Table of Contents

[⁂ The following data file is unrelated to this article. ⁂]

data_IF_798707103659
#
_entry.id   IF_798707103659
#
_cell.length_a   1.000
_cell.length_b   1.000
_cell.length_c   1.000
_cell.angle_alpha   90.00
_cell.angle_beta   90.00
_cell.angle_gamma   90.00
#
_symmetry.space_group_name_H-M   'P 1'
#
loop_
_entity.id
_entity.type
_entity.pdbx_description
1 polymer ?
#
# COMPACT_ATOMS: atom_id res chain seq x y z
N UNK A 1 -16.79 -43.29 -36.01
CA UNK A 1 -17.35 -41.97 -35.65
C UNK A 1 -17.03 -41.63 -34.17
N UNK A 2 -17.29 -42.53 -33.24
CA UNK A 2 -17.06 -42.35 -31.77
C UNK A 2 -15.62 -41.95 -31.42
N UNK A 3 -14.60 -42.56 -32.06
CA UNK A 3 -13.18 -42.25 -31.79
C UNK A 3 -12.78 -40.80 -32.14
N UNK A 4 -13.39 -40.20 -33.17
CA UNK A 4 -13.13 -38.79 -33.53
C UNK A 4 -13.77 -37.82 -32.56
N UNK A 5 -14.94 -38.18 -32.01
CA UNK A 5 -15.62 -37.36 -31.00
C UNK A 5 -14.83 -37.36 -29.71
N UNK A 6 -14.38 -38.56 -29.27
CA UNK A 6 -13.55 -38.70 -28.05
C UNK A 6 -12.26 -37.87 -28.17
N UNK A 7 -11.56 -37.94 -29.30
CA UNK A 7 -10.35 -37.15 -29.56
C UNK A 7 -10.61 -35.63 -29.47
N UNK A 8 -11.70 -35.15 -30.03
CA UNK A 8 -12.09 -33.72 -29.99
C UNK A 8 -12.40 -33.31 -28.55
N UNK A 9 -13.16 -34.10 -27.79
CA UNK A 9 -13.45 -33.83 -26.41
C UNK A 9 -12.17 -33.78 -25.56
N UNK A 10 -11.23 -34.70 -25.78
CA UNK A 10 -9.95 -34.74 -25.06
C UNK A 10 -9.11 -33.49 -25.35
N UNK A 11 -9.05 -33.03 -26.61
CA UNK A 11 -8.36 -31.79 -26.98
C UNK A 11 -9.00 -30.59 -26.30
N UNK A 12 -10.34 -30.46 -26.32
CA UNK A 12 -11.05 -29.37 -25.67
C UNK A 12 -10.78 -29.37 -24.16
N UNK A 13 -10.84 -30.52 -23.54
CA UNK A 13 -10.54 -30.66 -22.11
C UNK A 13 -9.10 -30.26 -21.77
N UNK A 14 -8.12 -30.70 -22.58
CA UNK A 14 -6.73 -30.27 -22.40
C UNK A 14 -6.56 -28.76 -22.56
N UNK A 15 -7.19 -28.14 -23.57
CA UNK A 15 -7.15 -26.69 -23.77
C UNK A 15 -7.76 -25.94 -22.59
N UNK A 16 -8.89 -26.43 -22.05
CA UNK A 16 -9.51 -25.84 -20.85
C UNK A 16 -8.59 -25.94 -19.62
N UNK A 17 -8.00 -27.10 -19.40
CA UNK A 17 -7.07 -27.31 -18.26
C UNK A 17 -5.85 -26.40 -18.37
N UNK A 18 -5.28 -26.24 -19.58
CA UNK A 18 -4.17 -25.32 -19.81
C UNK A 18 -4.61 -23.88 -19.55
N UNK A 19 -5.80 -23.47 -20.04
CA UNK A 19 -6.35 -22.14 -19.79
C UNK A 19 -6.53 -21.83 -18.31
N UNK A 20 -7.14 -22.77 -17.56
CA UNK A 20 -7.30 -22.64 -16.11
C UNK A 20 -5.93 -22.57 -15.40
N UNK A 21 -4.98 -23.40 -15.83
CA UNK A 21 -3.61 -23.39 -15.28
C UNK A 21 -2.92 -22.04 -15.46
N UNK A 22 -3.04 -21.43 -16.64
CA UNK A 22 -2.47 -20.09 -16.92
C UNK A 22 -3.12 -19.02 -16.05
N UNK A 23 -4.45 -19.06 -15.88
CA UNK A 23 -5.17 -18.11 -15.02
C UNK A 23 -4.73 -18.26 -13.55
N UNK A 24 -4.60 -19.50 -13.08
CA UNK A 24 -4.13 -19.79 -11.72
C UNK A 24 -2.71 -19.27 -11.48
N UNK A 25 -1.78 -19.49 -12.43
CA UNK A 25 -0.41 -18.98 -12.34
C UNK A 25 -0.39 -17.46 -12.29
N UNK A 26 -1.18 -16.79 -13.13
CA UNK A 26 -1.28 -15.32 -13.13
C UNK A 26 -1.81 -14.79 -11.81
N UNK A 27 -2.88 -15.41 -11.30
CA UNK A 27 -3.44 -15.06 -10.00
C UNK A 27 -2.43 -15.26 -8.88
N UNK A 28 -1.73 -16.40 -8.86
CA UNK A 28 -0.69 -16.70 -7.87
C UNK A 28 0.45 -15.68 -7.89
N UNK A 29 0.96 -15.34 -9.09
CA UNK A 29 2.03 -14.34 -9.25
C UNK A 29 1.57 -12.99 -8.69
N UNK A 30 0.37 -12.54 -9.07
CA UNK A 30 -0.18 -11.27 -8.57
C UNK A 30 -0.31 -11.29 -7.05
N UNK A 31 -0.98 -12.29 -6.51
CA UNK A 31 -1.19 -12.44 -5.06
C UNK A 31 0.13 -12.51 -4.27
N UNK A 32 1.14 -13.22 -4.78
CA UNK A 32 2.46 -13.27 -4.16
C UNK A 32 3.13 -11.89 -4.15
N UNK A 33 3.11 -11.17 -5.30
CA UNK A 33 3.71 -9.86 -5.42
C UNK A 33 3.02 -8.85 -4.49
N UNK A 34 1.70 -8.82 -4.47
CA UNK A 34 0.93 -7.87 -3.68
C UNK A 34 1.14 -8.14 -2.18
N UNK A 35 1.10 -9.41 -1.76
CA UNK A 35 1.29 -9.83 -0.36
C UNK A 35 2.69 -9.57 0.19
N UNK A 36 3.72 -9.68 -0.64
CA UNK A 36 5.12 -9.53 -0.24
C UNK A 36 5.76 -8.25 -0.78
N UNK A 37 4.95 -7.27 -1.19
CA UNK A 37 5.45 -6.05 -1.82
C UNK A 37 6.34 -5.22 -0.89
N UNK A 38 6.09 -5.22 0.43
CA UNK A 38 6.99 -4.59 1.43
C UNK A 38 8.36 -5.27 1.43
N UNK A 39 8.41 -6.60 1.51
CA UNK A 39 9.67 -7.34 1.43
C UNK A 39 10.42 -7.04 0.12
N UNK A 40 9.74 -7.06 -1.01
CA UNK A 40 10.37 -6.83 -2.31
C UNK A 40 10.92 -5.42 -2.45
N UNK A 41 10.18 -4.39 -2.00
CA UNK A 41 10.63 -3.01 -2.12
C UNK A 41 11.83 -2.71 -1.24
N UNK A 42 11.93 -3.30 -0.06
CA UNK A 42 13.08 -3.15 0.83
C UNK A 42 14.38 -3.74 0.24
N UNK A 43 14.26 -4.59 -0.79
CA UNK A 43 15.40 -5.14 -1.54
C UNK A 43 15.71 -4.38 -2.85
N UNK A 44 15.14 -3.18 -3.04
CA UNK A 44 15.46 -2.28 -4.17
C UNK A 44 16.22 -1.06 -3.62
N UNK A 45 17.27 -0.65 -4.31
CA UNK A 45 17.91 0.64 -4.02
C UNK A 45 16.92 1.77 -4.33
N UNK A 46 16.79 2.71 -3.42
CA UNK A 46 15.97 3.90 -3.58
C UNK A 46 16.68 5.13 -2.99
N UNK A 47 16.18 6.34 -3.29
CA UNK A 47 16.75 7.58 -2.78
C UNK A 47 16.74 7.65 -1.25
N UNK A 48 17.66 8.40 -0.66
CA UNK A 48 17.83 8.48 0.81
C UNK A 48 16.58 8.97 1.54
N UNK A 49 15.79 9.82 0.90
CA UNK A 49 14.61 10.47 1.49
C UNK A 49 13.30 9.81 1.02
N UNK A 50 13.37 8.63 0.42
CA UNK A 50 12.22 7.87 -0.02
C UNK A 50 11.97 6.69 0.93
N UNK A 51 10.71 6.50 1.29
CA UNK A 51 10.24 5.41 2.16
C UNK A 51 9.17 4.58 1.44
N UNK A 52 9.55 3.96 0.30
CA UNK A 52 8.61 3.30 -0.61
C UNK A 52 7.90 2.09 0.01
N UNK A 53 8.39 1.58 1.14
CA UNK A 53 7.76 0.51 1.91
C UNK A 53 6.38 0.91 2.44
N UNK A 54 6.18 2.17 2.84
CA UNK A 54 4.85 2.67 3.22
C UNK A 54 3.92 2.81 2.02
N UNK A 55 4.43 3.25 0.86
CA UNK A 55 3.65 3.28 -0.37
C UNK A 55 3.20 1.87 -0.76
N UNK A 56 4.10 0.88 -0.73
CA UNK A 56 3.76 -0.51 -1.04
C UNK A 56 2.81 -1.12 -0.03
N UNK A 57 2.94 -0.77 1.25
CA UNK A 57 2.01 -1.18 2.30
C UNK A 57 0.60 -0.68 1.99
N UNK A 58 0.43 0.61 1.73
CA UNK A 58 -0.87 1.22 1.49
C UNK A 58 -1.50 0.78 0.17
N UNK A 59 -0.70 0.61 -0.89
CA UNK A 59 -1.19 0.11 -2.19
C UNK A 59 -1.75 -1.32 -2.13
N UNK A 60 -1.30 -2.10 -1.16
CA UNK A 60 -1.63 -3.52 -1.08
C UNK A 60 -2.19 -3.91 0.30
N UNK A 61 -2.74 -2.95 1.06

first quarter, continued this trend and tightened an additional 10-15 basis points in the second quarter, as issuance of reverse mortgage pools continued to slow. Prepayment rates increased only marginally in the second quarter, and they remain low by historical standards relative to the current level of mortgage rates. However, based on observations in the beginning of the third quarter, we believe that prepayments may soon begin to increase. As a result, we are still finding it attractive to buy pools with prepayment protection, particularly in those sectors that are more susceptible to increased prepayments. For the second consecutive quarter, and despite an approximate 25 basis point drop in mortgage rates during April and May, our Agency interest only securities performed well during the quarter, as prepayments increased but remained relatively low. While Agency RMBS prices generally increased in the second quarter, over the near term we believe that the combined effects of continued Federal Reserve tapering and a potential rise in mortgage originations may ultimately put pressure on valuations of Agency RMBS. We also think it is unlikely that interest rate volatility will remain as subdued as it was in the first and second quarters. While both of these factors may weigh on the performance of Agency RMBS relative to U.S. Treasury securities, we believe that each of these factors should weigh more heavily on TBAs as compared to specified pools, so they should actually support specified pool pay-ups. As the Federal Reserve continues to taper its Agency RMBS purchases, which are concentrated in purchases of TBAs, specified pools should outperform TBAs. The effects of the taper can already be observed in the TBA roll market: TBA roll prices in early July were noticeably weaker than they were at the beginning of the second quarter. We have also noted that as dealer balance sheets contract in light of regulatory changes and risk appetite decreases, the depth of the Agency RMBS market has weakened somewhat. Essentially, this means that the amount of a particular asset that can be bought or sold without materially impacting its price has declined. At the same time, however, the decline in competition from dealers is helping us to find attractive opportunities to purchase assets. We continue to target pools that, taking into account their particular composition and based on our prepayment projections: (1) should generate attractive yields relative to other Agency RMBS and U.S. Treasury securities, (2) should have less prepayment sensitivity to government policy shocks, and/or (3) create opportunities for trading gains once the market recognizes their value, which for newer pools may come only after several months, when actual prepayment experience can be observed. We believe that our research team, our proprietary prepayment models, and our extensive databases remain essential tools in our implementation of this strategy. We also believe that as the Federal Reserve gradually reduces its dominance of the Agency RMBS market over time, we will be presented with a variety of additional opportunities. Notwithstanding the opportunities that volatility may create to buy and sell assets, the presence of volatility also underscores the importance of our flexibility in hedging our risks using a variety of tools, including TBAs, as we adapt to changing market conditions. We also believe that our active trading style, coupled with our ability to dynamically alter the mix of TBAs and interest rate derivatives that we use to hedge interest rate risk, is of great benefit to our Agency RMBS strategy. Over the course of the second quarter and consistent with our strategy, we continued to hedge against the risk of rising interest rates, primarily with interest rate swaps and TBAs. Since long-term interest rates declined during the quarter, our interest rate hedges generated net losses, thereby partially reducing the impact of increasing asset prices. Notwithstanding the recent trend of declining interest rates and the relatively muted level of volatility, we believe the risk of higher near-term volatility in the Agency RMBS market remains. This reinforces the importance of our ability to hedge our risks using a variety of tools, including TBAs. Active trading of both assets and hedges has, and continues to be, a key element of our Agency RMBS strategy. Financing During the second quarter, we have continued to find repo financing to be readily available for both Agency RMBS and non-Agency MBS. In fact, dealers have actually increased their appetite for providing repo financing for both Agency and non-Agency MBS. As a result of this increased competition, our average repo borrowing costs declined for the three month period ended June 30, 2014 as compared to March 31, 2014, with our non-Agency repo average borrowing costs declining by 2 basis points to 1.92%, and with our Agency repo average borrowing costs declining by 2 basis points to 0.36%. In addition, other repo terms have improved, including a modest decline in our required haircuts. As of June 30, 2014, our outstanding reverse repos were with 16 different counterparties. Critical Accounting Policies Our unaudited consolidated financial statements have been prepared in conformity with accounting principles generally accepted in the United States for investment companies. In June 2007, the AICPA issued Amendments to ASC 946-10 ("ASC 946-10"), Clarification of the Scope of the Audit and Accounting Guide Investment Companies and Accounting by Parent Companies and Equity Method Investors for Investments in Investment Companies. ASC 946-10 was effective for fiscal years beginning on or after December 15, 2007 with earlier application encouraged. After we adopted ASC 946-10, the FASB issued guidance which effectively delayed indefinitely the effective date of ASC 946-10. However, this additional guidance explicitly 64